Should I use a O2 Detector to Monitor for CO2?

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Should I use a O2 Detector to Monitor for CO2?

One question we get asked a lot is why can’t I fit an O2 gas detector to monitor for CO2? as CO2 is an asphyxiant. This article aims to answer why you need a CO2 detector, the toxic hazards associated with CO2.

We will discuss the makeup of the air and how CO2 reacts with this, and the toxicological effects of CO2 on the human body to help us answer this question. CO2 is often mistakenly referred to as a simple asphyxiant which it is not. Carbon Dioxide is classed as a toxic gas under UK and US legislation.



CO2 and Normal Air

The normal level of the Oxygen in the atmosphere is 20.9% by volume. Nitrogen makes up most of the balance at 78% with 1% as Argon and a mix of other trace gases.

First alarm levels on an O2 gas detector to alert of a depletion in oxygen levels is usually set to 19.5%. The Oxygen level will be depleting either because:

  1. Another gas is leaking into the area causing dilution/displacement of the Oxygen level
  2. Something is consuming the Oxygen (Fire or Biological process)

The first depletion alarm at 19.5% represents a drop in Oxygen level of 1.4% by volume, or expressed in other units 140,000ppm (parts per million).

Most toxic gases have low ppm thresholds for exposure, for example:

  • H2S first alarm 5ppm (0.0005% Vol)
  • NH3 first alarm 25ppm (0.0025% Vol)
  • Cl2 first alarm 0.5ppm (0.00005% Vol)

Clearly the release of these gases could not be effectively monitored using an O2 gas detector. In other words, you cannot set a 5ppm alarm with an O2 gas detector monitoring to one or two decimal places.

The same is true in the case of gases such as Carbon Dioxide. CO2 is commonly present in the atmosphere, typically at around 450ppm. CO2 has occupational exposure alarms at:

  • CO2 first alarm 0.5% (5000ppm) (over an 8-hour period, long term exposure limit) and second alarm 1.5% (15,000ppm) (short term exposure limit at 15 minutes)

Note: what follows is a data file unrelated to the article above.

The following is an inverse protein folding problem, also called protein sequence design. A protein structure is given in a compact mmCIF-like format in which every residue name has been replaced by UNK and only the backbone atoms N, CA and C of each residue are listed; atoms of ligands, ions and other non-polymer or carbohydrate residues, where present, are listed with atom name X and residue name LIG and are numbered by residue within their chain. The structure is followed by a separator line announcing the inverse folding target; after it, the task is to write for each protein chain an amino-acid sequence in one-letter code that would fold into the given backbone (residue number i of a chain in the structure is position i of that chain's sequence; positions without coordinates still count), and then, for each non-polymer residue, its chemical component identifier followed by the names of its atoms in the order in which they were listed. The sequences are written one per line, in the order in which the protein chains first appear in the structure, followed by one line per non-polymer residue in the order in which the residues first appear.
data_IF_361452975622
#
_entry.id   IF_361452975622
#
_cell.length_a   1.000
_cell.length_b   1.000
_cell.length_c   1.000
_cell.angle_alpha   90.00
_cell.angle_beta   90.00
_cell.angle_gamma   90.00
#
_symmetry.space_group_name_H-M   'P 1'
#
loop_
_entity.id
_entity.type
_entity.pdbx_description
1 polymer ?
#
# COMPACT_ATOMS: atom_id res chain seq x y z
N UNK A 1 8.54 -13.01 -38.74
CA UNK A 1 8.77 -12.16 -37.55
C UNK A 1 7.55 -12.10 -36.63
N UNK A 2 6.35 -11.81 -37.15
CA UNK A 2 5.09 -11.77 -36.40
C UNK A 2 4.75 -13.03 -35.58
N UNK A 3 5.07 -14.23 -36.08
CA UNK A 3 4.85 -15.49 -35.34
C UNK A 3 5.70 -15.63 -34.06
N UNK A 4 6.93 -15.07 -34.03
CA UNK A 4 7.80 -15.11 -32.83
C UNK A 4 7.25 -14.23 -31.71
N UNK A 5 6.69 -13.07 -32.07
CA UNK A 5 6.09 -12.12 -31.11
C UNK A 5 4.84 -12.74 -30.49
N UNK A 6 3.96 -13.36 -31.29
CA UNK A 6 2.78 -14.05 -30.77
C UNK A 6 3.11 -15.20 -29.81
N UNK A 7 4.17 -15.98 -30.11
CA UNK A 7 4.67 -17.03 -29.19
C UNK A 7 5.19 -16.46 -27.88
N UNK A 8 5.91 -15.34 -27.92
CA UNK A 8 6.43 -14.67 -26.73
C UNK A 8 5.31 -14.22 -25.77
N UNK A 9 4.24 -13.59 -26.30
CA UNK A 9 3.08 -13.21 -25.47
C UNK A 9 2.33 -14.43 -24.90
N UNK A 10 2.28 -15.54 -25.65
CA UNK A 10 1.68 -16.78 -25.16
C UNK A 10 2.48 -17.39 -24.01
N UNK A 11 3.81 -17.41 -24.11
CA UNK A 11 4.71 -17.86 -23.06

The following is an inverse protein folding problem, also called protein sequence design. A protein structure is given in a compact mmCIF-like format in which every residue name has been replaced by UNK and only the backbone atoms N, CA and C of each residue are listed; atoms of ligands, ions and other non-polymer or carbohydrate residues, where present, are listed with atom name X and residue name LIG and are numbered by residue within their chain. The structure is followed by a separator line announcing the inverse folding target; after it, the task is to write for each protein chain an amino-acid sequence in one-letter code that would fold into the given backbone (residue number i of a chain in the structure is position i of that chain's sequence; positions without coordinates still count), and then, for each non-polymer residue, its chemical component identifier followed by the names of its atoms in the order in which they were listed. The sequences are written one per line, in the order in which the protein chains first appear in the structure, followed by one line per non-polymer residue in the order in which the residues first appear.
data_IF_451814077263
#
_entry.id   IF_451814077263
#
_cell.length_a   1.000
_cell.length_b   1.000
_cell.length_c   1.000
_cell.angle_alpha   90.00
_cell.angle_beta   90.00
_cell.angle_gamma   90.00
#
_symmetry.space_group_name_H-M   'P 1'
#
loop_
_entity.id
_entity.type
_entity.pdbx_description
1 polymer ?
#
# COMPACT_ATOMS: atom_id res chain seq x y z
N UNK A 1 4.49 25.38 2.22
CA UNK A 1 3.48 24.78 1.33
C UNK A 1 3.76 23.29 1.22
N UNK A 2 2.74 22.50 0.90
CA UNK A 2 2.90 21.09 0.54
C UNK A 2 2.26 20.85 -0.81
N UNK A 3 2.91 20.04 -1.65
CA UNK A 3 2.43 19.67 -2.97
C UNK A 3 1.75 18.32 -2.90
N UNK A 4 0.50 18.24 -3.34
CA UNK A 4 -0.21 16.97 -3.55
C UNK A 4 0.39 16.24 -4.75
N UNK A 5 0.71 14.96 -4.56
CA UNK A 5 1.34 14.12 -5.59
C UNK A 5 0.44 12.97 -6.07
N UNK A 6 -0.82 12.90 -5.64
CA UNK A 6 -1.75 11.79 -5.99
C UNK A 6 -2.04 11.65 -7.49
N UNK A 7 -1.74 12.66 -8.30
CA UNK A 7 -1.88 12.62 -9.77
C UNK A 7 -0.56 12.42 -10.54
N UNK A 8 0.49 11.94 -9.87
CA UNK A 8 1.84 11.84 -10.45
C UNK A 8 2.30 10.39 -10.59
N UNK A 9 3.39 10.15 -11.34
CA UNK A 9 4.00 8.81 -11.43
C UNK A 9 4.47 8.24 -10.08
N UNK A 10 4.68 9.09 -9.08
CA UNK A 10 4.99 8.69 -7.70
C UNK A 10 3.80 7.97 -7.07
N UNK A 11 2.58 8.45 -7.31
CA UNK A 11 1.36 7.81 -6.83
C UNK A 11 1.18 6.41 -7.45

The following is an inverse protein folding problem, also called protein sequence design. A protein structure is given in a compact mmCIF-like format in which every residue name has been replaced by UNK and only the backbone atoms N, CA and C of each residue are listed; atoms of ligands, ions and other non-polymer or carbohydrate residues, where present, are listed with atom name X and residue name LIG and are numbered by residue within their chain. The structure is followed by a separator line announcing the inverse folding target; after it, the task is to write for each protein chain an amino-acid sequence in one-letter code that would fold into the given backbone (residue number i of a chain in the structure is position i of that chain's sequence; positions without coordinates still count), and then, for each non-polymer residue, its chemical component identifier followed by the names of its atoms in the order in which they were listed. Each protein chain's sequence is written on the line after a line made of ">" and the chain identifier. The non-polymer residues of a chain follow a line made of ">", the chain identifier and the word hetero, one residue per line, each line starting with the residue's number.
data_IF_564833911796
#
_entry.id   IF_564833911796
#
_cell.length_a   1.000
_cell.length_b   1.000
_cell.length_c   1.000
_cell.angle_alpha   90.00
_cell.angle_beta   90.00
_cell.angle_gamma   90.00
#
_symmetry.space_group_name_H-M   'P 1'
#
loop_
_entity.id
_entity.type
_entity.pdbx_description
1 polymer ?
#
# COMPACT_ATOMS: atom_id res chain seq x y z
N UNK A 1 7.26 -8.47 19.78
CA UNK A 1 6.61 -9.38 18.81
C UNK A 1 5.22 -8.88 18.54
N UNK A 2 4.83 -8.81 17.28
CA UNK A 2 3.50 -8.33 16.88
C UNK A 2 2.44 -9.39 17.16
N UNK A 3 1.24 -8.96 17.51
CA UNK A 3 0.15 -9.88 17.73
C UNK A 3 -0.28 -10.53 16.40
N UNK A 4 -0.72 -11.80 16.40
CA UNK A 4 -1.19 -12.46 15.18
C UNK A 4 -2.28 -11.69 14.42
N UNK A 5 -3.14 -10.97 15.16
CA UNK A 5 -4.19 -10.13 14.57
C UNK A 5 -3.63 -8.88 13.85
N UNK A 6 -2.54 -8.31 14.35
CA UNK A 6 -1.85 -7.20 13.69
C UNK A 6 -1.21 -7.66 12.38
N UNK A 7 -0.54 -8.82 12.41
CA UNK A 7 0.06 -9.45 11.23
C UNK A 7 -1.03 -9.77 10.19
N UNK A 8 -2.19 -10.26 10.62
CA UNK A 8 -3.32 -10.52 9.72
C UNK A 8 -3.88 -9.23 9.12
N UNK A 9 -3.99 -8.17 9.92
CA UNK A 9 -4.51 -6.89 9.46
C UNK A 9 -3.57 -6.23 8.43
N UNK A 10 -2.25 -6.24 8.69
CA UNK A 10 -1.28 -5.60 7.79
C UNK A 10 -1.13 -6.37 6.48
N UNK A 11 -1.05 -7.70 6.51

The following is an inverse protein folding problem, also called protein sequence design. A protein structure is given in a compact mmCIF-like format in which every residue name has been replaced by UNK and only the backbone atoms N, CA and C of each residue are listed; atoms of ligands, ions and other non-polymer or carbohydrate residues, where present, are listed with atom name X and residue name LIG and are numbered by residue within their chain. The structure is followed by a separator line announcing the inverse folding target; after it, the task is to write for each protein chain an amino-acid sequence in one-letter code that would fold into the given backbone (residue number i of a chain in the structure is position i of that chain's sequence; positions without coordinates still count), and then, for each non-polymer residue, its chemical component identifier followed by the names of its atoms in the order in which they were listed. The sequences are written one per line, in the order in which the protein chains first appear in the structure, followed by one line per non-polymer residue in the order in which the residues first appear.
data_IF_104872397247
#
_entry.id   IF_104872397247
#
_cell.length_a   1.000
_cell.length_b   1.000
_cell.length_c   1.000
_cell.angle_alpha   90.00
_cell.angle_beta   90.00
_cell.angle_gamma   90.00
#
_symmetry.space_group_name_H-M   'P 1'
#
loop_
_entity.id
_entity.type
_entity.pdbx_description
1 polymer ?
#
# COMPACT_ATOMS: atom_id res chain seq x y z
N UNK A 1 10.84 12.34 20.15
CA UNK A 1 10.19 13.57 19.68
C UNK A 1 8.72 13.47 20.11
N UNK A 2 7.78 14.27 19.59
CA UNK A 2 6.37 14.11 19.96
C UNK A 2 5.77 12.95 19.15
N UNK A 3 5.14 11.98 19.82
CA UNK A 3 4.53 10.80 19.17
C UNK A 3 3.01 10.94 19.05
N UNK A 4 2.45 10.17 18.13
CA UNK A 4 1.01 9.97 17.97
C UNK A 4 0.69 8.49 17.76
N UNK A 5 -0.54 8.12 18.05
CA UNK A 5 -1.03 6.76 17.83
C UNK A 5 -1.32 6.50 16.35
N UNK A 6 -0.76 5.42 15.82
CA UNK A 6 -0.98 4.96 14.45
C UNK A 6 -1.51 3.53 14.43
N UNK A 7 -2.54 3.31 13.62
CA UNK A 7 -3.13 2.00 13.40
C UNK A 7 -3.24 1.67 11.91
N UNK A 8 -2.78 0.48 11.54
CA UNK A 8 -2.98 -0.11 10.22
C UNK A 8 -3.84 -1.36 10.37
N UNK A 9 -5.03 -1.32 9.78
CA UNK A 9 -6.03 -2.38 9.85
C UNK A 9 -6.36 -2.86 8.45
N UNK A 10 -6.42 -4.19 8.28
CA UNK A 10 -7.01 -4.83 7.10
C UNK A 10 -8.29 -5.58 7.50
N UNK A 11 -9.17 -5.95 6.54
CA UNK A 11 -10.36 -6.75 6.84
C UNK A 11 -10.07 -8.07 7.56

At first glance it seems that it would be feasible to set a 0.5% depletion alarm on an O2 gas detector to monitor for CO2. However, this would be dangerous, misguided and potentially fatal.

As we have discussed 78% of the atmosphere is Nitrogen. In the event of a CO2 leak, since most of the atmosphere is nitrogen, most of the gas displaced in your application will be Nitrogen. A much smaller percentage of the Oxygen is displaced. The increase in CO2 is therefore not matched by a correlating decrease in Oxygen levels.

For example, if CO2 was present at 4% in the atmosphere, the corresponding Oxygen level would still only be 20%. Therefore, you would have exceeded both the long term and short-term exposure limits for CO2 by a factor of 8 and still not triggered an alarm.

Toxic Effects of Carbon Dioxide

Because CO2 is a natural part of our breathing process, it is often not considered as an asphyxiating or toxic gas. However, this can quickly become dangerous in the right conditions.

We breathe background levels of CO2 in the range of 400 to 1200ppm depending on whether you’re outdoors or in a busy office. This is processed by our lungs and is released as around 4-5% CO2 as part of the lungs metabolic function. This metabolic function works to balance the PH levels or acidity of our bloodstream, ensuring our blood is kept at a neutral level.

This process only works if there is a small amount of CO2 in the air. Areas with elevated levels of CO2 lose this balance and make it difficult for your body to disperse the excess CO2. This then causes the pH levels to become imbalanced and makes your blood more acidic (acidosis), leaving long term damage to your organs if left unchecked. Thus, classifying CO2 as a toxic gas.

The Legal Requirements of CO2 detecting

To educate users that CO2 is not an asphyxiant. A document produced by the UK Health and Safety Executive titled: Assessment of the Major Hazard Potential of Carbon Dioxide, discusses in detail the toxic effect CO2 has on the human body.

To further back this up, the UK HSE and also the American OSHA regulations have legislated exposure limits for CO2 inhalation. These being 1.5% over 15minute period (short term exposure) and 0.5% over 8-hour period (long term exposure limit). Therefore, it is dangerous to consider CO2 as a simple asphyxiant. In addition, it is required by law to have specific CO2 detectors installed and never to use Oxygen depletion monitor for this.

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